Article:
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Every new school year brings new questions about the value of an educational system that favours research over teaching. Teaching-focused professors help universities save money while meeting the public outcry that universities do more to prepare young people for the future.

These teaching-centered positions are just the latest development in the continuing efforts of universities to demonstrate their commitment to teaching and learning. My own university has both a Student Success Office and a Centre for Teaching Excellence. I bristle at the names, but I endorse their goals: improving student ability to navigate university life, and equipping instructors with better teaching skills.

The student success model is a recent trend, but teaching centres have been the norm at most Canadian universities for a while now. They hold workshops on "interactive teaching activities" and "flipping the classroom." They advise instructors to create more engaging assignments. They foster a culture of teaching to counter the predominant culture of research. Useful initiatives that help experts at research become competent teachers.

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But this emphasis on teaching comes at a cost. And that cost is to the very education we should be providing university students. To put it another way: The more we as a society emphasize teaching at universities, the less we emphasize education.

That sounds counterintuitive, so let me explain.

Teaching is about short-term goals: communicating an idea, explaining a concept, practising a technique. It is a skill that has as a clear if narrow goal: getting the course content across in such a way that students can learn it. Combine that with student success, sometimes defined as simply getting good grades and completing the degree with few or no hiccups, and we turn university study into goal-oriented mediocrity.

Teaching is also about the instructor and the subject. When I'm asked "What do you do?" I reply: "I teach German studies." I don't say: "I educate university students." We profs have convinced ourselves and others that the highest goal of a university degree should be knowledge of our subjects.

This emphasis on teaching can actually limit what students learn. It allows universities to mollify their critics by producing graduates satisfied with finding something good enough to afford them an adequate standard of living. But shouldn't universities do more for our society?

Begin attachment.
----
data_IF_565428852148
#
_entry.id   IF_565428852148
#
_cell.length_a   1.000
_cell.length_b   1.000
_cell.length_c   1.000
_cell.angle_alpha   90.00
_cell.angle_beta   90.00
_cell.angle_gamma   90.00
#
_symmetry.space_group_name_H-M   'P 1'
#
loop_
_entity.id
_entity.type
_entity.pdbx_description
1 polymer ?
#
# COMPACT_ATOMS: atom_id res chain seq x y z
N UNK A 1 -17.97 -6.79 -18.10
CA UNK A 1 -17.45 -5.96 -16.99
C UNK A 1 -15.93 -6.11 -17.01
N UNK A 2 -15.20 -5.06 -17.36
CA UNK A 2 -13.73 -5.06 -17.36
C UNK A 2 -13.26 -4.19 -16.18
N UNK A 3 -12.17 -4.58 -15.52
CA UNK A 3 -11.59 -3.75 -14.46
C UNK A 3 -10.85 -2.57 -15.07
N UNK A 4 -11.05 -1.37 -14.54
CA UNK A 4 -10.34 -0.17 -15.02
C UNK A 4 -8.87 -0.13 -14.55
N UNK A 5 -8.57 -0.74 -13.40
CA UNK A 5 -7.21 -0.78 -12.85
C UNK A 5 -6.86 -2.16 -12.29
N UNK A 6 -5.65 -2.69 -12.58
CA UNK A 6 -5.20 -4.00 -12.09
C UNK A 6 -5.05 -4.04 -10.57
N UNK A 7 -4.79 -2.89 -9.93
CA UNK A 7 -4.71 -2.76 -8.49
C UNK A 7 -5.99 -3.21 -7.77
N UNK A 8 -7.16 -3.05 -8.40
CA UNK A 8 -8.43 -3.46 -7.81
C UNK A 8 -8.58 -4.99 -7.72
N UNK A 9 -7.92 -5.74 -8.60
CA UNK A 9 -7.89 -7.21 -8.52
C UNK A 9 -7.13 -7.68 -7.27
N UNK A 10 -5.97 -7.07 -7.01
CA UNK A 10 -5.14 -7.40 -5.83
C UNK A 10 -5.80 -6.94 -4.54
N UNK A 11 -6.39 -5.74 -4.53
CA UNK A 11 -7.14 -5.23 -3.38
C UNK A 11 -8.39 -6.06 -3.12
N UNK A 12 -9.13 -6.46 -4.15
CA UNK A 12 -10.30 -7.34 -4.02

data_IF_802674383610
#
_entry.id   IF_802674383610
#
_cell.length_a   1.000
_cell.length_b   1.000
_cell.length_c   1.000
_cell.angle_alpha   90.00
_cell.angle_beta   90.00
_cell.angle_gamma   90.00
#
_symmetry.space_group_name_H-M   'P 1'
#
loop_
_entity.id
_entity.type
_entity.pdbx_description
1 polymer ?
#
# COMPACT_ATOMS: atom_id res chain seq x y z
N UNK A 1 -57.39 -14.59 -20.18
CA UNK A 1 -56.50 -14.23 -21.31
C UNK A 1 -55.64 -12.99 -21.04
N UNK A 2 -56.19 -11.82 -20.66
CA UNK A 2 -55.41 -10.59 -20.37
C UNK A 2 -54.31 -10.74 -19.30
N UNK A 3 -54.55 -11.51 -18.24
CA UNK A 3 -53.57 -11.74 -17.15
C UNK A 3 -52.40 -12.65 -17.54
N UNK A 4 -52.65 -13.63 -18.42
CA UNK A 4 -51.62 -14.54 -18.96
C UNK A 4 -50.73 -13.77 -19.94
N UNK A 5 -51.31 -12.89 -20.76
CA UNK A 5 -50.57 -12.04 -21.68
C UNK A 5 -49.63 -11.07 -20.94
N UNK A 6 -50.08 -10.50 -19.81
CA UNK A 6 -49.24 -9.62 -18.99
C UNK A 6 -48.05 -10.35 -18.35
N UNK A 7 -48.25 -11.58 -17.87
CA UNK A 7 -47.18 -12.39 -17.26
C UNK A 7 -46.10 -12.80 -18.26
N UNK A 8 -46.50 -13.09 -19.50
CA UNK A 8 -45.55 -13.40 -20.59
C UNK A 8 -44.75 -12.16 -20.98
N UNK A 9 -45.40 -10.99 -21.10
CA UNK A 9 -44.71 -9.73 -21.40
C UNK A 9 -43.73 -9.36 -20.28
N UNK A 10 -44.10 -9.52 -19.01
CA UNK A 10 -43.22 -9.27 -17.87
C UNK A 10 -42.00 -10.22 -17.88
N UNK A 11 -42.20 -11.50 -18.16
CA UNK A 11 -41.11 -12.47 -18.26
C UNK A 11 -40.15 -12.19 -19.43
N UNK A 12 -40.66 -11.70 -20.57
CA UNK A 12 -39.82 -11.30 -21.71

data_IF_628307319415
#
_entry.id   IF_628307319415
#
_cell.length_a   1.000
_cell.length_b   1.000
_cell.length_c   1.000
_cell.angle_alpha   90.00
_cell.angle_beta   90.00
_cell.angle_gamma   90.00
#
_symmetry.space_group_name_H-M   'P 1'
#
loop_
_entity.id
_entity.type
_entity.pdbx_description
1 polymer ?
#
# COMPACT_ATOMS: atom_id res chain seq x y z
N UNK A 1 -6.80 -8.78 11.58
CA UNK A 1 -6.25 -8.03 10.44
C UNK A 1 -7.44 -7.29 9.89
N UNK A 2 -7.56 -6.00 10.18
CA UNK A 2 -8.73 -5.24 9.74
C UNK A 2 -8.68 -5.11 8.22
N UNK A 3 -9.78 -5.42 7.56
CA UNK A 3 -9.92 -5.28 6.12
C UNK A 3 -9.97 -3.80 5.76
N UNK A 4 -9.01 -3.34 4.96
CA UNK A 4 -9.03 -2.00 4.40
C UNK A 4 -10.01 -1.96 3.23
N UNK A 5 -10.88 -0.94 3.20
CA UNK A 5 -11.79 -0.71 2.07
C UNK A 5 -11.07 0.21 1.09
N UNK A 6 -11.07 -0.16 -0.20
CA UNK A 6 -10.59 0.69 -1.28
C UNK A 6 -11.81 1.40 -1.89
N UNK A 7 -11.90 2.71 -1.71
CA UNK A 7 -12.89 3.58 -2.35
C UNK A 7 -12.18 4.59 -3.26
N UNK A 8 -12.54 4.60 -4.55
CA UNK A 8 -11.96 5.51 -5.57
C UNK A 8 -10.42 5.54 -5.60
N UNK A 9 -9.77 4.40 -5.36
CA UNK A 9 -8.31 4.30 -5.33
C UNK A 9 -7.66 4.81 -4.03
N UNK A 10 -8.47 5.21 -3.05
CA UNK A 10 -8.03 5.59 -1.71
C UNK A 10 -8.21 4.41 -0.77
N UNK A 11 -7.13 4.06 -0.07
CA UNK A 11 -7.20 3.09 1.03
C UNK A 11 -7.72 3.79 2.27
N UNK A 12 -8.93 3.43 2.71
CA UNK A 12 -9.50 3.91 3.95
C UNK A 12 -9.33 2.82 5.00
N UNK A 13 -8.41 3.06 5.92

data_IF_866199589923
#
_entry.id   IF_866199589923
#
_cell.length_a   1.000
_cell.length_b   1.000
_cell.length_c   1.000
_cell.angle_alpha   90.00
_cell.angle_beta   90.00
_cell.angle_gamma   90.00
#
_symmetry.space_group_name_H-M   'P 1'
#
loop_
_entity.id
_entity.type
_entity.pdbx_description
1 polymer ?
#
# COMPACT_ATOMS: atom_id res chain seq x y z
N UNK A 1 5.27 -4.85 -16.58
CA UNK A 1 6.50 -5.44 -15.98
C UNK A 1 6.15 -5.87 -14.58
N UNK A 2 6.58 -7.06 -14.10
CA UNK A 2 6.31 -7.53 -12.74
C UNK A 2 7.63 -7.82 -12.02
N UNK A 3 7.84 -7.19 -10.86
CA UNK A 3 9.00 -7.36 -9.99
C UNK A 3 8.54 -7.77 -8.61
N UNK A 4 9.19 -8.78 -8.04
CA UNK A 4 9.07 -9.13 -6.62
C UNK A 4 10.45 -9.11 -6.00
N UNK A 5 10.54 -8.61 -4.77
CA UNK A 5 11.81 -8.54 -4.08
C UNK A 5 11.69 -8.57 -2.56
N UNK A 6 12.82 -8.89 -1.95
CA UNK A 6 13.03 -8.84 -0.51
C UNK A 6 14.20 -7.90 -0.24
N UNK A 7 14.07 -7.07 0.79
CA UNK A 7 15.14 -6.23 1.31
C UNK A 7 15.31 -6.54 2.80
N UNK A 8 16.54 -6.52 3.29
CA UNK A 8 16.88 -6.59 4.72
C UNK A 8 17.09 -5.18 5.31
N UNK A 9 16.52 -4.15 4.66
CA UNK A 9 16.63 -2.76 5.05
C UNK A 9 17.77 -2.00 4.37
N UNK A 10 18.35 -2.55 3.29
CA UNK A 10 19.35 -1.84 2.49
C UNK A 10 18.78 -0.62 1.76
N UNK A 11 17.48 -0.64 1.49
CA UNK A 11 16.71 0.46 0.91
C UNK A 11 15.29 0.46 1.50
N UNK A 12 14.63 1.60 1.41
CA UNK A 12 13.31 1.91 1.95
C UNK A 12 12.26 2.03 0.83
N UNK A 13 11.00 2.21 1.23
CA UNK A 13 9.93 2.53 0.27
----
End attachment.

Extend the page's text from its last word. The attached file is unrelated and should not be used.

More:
An educating professor doesn't teach the subject; she educates the student. This requires understanding the student not as a consumer of subject matter, but as the product of an educational process.

The teaching professor asks: How can I best transmit my knowledge of the discipline? The educating professor asks: What role could this student play in society's future? And how can my knowledge of the discipline help prepare the student for that role?

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In this scenario, professors remain central to the professor-student dynamic, but they focus less on the how and more on the why in order to broaden the students' educational horizons. They should, of course master some skills and techniques that improve the transmission and comprehension of the material, but always with a view to preparing students to take on responsibility for their society.

Students who have been well taught but not well educated won't have the capacity to meet future challenges; having been taught about the discipline, they haven't been given the means to incorporate their knowledge into a bigger picture. Educating, as opposed to teaching, takes a longer view. And that's why universities need to emphasize educating our students for the long term, not teaching them for the short term.

Students (and parents) long accustomed to measuring success in terms of grades as opposed to real intellectual growth will resist this approach, but it is simply what we must do.

If we want to re-establish the true worth of our universities, we don't need teaching professors, we need educating professors – scholars who are dedicated to educating a generation able and willing to transform our society for the better.

James M. Skidmore is an associate professor of German Studies at the University of Waterloo.

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